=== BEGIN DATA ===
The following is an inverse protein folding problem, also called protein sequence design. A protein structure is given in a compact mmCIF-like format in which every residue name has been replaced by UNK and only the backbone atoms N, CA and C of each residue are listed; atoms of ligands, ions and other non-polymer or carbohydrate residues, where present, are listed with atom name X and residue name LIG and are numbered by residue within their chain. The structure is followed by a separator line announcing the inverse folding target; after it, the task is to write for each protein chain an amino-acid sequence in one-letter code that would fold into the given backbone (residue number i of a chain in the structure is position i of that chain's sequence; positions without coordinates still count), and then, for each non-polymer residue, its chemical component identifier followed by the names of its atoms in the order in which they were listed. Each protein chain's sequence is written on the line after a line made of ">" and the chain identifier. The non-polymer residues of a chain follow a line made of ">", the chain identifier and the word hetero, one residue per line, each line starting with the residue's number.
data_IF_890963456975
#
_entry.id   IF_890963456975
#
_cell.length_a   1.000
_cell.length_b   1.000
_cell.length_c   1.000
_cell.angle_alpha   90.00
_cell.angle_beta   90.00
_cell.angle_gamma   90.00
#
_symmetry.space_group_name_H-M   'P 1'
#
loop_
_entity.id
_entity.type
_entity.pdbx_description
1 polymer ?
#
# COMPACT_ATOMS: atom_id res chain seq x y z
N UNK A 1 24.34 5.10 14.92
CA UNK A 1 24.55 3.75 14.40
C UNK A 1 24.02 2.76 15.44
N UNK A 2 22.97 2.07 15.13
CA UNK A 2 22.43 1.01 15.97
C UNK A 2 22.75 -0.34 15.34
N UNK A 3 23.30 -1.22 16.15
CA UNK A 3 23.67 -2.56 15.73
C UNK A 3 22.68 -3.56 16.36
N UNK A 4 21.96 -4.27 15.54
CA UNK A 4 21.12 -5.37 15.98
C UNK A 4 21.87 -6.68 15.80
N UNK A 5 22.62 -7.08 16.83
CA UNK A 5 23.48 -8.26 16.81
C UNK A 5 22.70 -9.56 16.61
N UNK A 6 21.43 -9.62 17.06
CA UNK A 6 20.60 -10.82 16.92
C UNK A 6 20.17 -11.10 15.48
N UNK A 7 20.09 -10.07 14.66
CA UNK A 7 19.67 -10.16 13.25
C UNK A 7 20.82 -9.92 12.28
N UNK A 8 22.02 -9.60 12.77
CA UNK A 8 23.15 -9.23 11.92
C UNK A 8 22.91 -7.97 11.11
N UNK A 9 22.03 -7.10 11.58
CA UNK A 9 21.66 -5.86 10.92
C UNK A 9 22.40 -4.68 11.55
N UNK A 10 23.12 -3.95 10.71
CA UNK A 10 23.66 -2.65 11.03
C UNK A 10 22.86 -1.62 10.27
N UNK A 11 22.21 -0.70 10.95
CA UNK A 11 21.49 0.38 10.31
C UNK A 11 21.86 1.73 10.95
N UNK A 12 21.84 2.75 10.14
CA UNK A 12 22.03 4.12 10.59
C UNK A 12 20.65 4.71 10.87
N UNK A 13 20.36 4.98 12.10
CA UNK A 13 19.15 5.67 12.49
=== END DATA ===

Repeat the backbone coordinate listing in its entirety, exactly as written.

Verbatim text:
The following is an inverse protein folding problem, also called protein sequence design. A protein structure is given in a compact mmCIF-like format in which every residue name has been replaced by UNK and only the backbone atoms N, CA and C of each residue are listed; atoms of ligands, ions and other non-polymer or carbohydrate residues, where present, are listed with atom name X and residue name LIG and are numbered by residue within their chain. The structure is followed by a separator line announcing the inverse folding target; after it, the task is to write for each protein chain an amino-acid sequence in one-letter code that would fold into the given backbone (residue number i of a chain in the structure is position i of that chain's sequence; positions without coordinates still count), and then, for each non-polymer residue, its chemical component identifier followed by the names of its atoms in the order in which they were listed. Each protein chain's sequence is written on the line after a line made of ">" and the chain identifier. The non-polymer residues of a chain follow a line made of ">", the chain identifier and the word hetero, one residue per line, each line starting with the residue's number.
data_IF_890963456975
#
_entry.id   IF_890963456975
#
_cell.length_a   1.000
_cell.length_b   1.000
_cell.length_c   1.000
_cell.angle_alpha   90.00
_cell.angle_beta   90.00
_cell.angle_gamma   90.00
#
_symmetry.space_group_name_H-M   'P 1'
#
loop_
_entity.id
_entity.type
_entity.pdbx_description
1 polymer ?
#
# COMPACT_ATOMS: atom_id res chain seq x y z
N UNK A 1 24.34 5.10 14.92
CA UNK A 1 24.55 3.75 14.40
C UNK A 1 24.02 2.76 15.44
N UNK A 2 22.97 2.07 15.13
CA UNK A 2 22.43 1.01 15.97
C UNK A 2 22.75 -0.34 15.34
N UNK A 3 23.30 -1.22 16.15
CA UNK A 3 23.67 -2.56 15.73
C UNK A 3 22.68 -3.56 16.36
N UNK A 4 21.96 -4.27 15.54
CA UNK A 4 21.12 -5.37 15.98
C UNK A 4 21.87 -6.68 15.80
N UNK A 5 22.62 -7.08 16.83
CA UNK A 5 23.48 -8.26 16.81
C UNK A 5 22.70 -9.56 16.61
N UNK A 6 21.43 -9.62 17.06
CA UNK A 6 20.60 -10.82 16.92
C UNK A 6 20.17 -11.10 15.48
N UNK A 7 20.09 -10.07 14.66
CA UNK A 7 19.67 -10.16 13.25
C UNK A 7 20.82 -9.92 12.28
N UNK A 8 22.02 -9.60 12.77
CA UNK A 8 23.15 -9.23 11.92
C UNK A 8 22.91 -7.97 11.11
N UNK A 9 22.03 -7.10 11.58
CA UNK A 9 21.66 -5.86 10.92
C UNK A 9 22.40 -4.68 11.55
N UNK A 10 23.12 -3.95 10.71
CA UNK A 10 23.66 -2.65 11.03
C UNK A 10 22.86 -1.62 10.27
N UNK A 11 22.21 -0.70 10.95
CA UNK A 11 21.49 0.38 10.31
C UNK A 11 21.86 1.73 10.95
N UNK A 12 21.84 2.75 10.14
CA UNK A 12 22.03 4.12 10.59
C UNK A 12 20.65 4.71 10.87
N UNK A 13 20.36 4.98 12.10
CA UNK A 13 19.15 5.67 12.49